Young children walk on train tracks crowded with families, balancing on the silver rails. People dressed in jeans and cowboy boots sit on lawn chairs sipping White Claws and Miller High Life beers. It’s noisy with the sound of people chatting, parents calling their kids, and cars honking at pedestrians crossing the street.
Suddenly he becomes silent. There is the rattle of chains, then the dull sound of hooves pounding the ground. A whistle sounds in the air and the big horses are pulled to a standstill. The chatter continues as the audience applauds.
“It’s my sweet little version of the Kentucky Derby,” Fountain resident Martha Alberts said.
Fountain’s 60th annual horse draw returned this Sunday after being canceled two years in a row due to COVID-19. The event used to take place on a Saturday, but this year Hawkins pulled his horse on a Saturday, pushing Fountain’s to Sunday.
“It was a blessing,” said Denice Leonard, president of the Fountain Area Chamber of Commerce.
Many people came to the event from across the state and country. With the event taking place on Sunday, these people have a full day to travel and settle in, Leonard said. Many attendees were just thrilled to see the event return.
“I missed it for almost two years,” said volunteer Kathy Sworenson. “We are proud of it, it means everything to the community.”
Families were seated on lawn chairs, truck beds and in the grass. While some participated in the multiple raffles and bought food from the fire department and the bake sale, others came just to watch the horses.
“It’s amazing, we can’t wait to be there,” said Kristen O’Leary, who was only there for the horses. “It’s a really cool community event.”
O’Leary sat criss-crossed in the grass with her husband, Matthew, each of them bouncing a baby in her lap. The family was happy to see the event return and waited all day for it to start so they could sit down and just enjoy nature.
“It’s just amazing to see these horses and their strength,” said Judy Owen of Ludington, who was in attendance with her husband, Devon, and the rest of her family. She admired the free raffle for children and the camaraderie of the people of Fountain.
Across the street, there were raffles and a bake sale inside the Fountain Area Fire Department garage. There was a quilt and a 50/50 raffle for everyone, but there were also several free raffle baskets for the kids. There were seven tables full of baked goods and one table for t-shirts and hats, but all were mostly sold out within the first two hours of the event.
There was also a raffle for 60th anniversary specialty cornhole boards in front of the fire department building. All proceeds will go to next year’s horse draw.
On the other side of the train tracks were other white tents filled with prizes. The Citizens Sportmens Club had its own tent with a separate raffle for adults and children. This year’s adult prize caused a stir among attendees: a cart full of booze, plants and gardening supplies.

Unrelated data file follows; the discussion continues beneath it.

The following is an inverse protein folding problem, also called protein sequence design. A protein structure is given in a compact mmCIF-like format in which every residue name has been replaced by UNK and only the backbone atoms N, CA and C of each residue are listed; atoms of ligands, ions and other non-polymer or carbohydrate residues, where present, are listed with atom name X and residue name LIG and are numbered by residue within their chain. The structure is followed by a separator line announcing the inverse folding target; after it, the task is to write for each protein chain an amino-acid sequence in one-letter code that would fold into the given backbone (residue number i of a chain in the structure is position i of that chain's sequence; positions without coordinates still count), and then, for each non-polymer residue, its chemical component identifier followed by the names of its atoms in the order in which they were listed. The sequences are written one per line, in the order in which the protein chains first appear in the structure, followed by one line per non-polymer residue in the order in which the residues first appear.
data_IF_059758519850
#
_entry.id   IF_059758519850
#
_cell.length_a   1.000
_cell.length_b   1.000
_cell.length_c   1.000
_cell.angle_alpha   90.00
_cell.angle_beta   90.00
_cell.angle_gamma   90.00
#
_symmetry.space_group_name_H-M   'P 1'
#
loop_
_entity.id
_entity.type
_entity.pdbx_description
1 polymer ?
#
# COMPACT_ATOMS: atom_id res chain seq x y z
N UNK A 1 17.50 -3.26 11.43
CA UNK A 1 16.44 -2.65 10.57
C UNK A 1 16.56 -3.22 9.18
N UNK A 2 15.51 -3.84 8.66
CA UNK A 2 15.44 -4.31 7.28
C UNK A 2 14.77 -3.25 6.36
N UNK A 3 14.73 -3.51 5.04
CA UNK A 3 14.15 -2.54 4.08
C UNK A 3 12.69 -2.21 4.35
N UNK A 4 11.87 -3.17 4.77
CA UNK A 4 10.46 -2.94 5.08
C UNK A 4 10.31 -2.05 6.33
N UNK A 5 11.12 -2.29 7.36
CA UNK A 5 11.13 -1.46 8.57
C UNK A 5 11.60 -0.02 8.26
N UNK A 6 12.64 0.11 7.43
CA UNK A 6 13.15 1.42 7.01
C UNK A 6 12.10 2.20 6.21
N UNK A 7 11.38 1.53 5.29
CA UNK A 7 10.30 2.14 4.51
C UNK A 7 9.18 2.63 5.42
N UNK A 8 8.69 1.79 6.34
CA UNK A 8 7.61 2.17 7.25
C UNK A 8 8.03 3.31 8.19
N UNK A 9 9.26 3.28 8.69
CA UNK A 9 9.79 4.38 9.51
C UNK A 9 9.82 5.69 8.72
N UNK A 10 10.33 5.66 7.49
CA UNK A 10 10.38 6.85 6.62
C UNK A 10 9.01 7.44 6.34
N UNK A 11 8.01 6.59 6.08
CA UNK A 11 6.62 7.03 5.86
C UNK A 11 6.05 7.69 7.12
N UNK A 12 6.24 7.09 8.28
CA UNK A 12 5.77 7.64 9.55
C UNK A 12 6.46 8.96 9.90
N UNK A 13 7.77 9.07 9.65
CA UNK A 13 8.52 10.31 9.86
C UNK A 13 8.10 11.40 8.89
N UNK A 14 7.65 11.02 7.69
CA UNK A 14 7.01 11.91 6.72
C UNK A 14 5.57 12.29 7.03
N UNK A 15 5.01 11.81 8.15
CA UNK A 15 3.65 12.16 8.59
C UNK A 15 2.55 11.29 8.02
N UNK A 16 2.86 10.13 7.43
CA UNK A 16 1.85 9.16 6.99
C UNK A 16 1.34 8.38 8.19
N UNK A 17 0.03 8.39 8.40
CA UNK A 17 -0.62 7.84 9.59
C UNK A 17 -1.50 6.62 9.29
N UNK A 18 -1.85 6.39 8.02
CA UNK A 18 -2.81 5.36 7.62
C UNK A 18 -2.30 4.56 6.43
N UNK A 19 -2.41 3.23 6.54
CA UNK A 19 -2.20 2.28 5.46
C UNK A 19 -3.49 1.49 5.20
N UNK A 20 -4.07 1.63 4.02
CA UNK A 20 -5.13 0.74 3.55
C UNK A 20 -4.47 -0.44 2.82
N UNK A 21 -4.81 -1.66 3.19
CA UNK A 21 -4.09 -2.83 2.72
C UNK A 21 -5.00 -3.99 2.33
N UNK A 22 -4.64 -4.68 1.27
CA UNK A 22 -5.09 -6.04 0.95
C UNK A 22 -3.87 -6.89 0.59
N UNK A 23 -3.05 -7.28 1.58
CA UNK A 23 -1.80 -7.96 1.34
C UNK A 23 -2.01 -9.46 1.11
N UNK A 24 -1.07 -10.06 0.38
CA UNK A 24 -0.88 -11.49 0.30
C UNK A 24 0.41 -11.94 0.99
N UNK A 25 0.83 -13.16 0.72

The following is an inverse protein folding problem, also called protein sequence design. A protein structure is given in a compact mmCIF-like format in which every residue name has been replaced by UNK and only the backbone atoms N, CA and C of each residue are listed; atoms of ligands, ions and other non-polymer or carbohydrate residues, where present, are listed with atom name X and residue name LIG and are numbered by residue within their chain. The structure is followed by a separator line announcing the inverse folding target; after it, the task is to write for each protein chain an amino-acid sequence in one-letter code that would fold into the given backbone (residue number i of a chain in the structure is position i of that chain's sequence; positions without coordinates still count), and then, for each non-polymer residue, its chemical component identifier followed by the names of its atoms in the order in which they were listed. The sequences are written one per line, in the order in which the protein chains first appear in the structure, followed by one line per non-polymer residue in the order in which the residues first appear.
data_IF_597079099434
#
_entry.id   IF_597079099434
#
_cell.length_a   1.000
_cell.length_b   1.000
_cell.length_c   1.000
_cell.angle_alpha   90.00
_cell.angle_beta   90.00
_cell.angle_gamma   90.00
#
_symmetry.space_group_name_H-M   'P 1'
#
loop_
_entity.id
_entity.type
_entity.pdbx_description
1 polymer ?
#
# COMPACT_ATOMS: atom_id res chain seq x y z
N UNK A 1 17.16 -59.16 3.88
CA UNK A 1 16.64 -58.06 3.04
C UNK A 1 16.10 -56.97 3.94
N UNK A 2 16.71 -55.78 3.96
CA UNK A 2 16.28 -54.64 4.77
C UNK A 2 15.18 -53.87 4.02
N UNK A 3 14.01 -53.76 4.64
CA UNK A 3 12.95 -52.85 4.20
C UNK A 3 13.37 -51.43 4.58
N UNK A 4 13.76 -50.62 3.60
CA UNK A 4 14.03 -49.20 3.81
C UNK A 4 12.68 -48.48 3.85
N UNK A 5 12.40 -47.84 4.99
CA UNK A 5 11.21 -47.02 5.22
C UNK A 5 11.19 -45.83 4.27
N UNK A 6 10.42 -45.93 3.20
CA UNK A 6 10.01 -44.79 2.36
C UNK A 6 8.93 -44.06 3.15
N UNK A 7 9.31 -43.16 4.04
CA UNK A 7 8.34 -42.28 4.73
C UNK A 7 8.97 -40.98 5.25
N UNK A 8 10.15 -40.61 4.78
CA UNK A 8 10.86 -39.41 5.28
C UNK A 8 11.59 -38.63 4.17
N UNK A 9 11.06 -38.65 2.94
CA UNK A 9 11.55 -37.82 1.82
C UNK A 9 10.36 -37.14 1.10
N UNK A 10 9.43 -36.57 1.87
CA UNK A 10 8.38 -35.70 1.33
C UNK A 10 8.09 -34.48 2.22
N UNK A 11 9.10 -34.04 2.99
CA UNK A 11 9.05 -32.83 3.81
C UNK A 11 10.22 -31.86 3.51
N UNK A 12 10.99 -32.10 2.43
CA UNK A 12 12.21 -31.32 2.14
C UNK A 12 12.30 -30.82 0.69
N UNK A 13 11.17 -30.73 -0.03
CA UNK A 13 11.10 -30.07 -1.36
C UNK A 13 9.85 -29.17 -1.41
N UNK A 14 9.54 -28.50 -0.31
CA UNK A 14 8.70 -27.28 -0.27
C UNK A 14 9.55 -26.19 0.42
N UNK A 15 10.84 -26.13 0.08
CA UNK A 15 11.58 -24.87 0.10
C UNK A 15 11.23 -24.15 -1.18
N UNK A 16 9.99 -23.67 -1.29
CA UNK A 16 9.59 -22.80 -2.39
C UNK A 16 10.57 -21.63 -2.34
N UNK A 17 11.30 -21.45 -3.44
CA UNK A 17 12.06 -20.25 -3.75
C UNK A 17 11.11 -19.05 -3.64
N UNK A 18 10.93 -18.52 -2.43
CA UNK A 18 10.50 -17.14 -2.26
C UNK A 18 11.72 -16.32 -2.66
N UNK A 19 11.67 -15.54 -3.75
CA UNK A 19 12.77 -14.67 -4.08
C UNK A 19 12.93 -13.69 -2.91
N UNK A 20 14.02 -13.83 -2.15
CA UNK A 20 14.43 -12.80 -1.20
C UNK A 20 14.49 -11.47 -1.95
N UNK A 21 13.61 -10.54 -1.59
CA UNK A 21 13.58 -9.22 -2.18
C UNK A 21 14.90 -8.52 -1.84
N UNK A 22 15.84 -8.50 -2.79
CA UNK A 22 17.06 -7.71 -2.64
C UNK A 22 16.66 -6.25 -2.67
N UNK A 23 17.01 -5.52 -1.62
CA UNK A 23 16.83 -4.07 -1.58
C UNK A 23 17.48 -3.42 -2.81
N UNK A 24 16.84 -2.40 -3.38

Most of the money the club raised at the event will go towards reimbursing what it spent on prize money, but it is accepting additional donations to fund a disabled ramp it plans to build in the club building. The group said horse pulling is very important to the Fountain community.
“We don’t have Mardi Gras,” said club secretary Sandy Larr. “We have Horse Pull.”
Also across the tracks was the Fountain Area Fire Department which served hot dogs, brats and drinks. According to fire chief Jeremy Goble, the group did not have a break from serving people for the first three hours.
“We had a very good turnout,” he said.
The money earned in this tent will be used to fund the fire department.
For many families, the horse draw is a must-attend event every year. There was no shortage of people participating this year after the two-year hiatus, as there were over 1,500 attendees.
The Alberts family have been coming to the event since the 70s, with three generations of the family this year.
“It’s the purest Americana,” said Martha Alberts, sitting in a red lawn chair next to her husband and father.
They participated in all aspects of the event, except for betting on the horses. In the future, she would even like to sponsor the event with the family business Alberts Electrical, because “it is an important event to support”.
This year’s horse draw was led by Dewayne Leonard, who took over after the death of his brother in December. He showed immense gratitude to the multitude of volunteers and donors present at the event.
“I want to personally thank everyone who donated,” he said. “Thank you all.
“The community needed it.
Denice Leonard showed similar gratitude for the volunteers as she choked on discussing them.
“Without the volunteers, we couldn’t have done it,” she says.
Next year, the Fountain Area Chamber of Commerce will be running the event as they want to focus on building a better community, “bringing it together”.
“We’re bringing a small town back to a small town,” Leonard said.
The chamber’s first step is to raise banners along the main street. Last week, 12 banners depicting horses were placed on lampposts along the road, but the chamber is launching a campaign for families and local businesses to sponsor banners featuring images of the community and local businesses at the square.
As the clouds began to roll in, the winning teams were announced. The horses, drenched in sweat and water, were led by their owners to claim first, second and third place trophies.
Initially, there were 13 teams. In the end, three teams shot 13,500 pounds, with the winner decided by whoever shot the farthest. First place was Lenny Hughes, second was Eric Thompson and third was Ben Reed.